The sky, for ancient societies, was the great symbol of order and creative activity. Stars and planets were seen as the bodies of gods. The sky as a whole represented the “world of formation”, the world of creative gods and hierarchies of divine minds; and the whole concept of celestial constellation has, I feel certain, a mythological origin. This does not take anything away from its meaning, for myths are extremely potent factors in the evolution and formation of human consciousness; and modern science itself contains a number of myths, which now are referred to as premises, postulates, or perhaps “universal constants”, the constancy and universality of which — I repeat — is a matter of belief, even if the values to which these “constants” refer are based on proven facts — but facts in our present earth-environment, which does not mean always and anywhere.
However this may be, the great problem concerning the twelve zodiacal constellations — groups of stars found on either side of the ecliptic — is the determination of their boundaries. Not only have these boundaries presumably been changed, time after time, but according to various occult traditions, their number has not been always twelve. H. P. Blavatsky claimed that originally there were only ten. Besides, several civilizations had “lunar zodiacs” divided into 27 or 28 “mansions” before they had “solar zodiacs”. There is no real reason to believe that our zodiacal constellations should all be of equal size (i. e. covering each 30 degrees of longitude) and when the International Astronomical Union in 1928 sought to remedy the uncertainty of boundaries by defining these by celestial circles, parallel and perpendicular to the celestial equator, the result was quite puzzling.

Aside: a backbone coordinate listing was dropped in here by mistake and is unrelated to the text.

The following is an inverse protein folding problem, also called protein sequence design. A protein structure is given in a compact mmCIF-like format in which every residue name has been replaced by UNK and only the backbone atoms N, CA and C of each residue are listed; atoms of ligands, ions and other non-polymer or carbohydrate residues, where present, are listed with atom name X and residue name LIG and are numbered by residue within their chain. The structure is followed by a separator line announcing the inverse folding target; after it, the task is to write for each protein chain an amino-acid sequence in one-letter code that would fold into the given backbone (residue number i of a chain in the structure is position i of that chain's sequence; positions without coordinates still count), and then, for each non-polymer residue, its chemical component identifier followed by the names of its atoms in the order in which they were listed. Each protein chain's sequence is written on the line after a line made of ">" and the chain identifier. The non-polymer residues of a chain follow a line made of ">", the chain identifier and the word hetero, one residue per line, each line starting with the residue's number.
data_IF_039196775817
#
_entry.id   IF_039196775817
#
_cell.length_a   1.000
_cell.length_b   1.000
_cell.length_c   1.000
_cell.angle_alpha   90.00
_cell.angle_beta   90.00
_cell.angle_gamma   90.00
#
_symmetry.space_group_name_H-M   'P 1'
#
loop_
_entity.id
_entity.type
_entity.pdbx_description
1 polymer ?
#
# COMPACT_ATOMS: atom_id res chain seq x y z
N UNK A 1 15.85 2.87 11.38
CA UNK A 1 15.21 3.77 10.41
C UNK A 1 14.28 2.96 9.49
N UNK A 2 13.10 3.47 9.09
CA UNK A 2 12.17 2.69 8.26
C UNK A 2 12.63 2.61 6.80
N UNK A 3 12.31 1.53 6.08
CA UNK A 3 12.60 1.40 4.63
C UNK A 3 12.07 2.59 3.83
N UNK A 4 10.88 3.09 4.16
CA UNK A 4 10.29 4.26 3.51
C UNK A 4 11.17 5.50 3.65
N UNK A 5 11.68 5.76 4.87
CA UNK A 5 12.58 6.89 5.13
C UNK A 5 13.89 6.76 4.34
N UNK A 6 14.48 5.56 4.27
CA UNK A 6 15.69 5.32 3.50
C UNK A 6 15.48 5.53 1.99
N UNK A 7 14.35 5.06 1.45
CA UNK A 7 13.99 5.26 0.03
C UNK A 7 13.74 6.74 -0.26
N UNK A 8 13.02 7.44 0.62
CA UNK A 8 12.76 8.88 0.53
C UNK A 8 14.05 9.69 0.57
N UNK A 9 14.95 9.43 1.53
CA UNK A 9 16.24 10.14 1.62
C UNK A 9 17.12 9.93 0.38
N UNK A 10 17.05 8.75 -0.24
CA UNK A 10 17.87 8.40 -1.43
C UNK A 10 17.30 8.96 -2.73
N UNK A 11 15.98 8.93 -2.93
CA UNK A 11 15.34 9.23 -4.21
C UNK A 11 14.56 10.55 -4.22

What we call a zodiacal sign in astrology is something entirely different in principle from a constellation of stars. A zodiacal sign is simply one-twelfth of the ecliptic — that is, a 30-degree section of the apparent yearly path of the sun (the earth’s orbit in the modern heliocentric system). A zodiacal sign belongs to the tropical zodiac, while the twelve zodiacal constellations belong to the sidereal zodiac. Both unfortunately bear the same names. The tropical zodiac is measured in terms of degrees of longitude, and it begins at the point where the sun crosses the celestial equatorial plane in a northward direction at the spring (or vernal) equinox.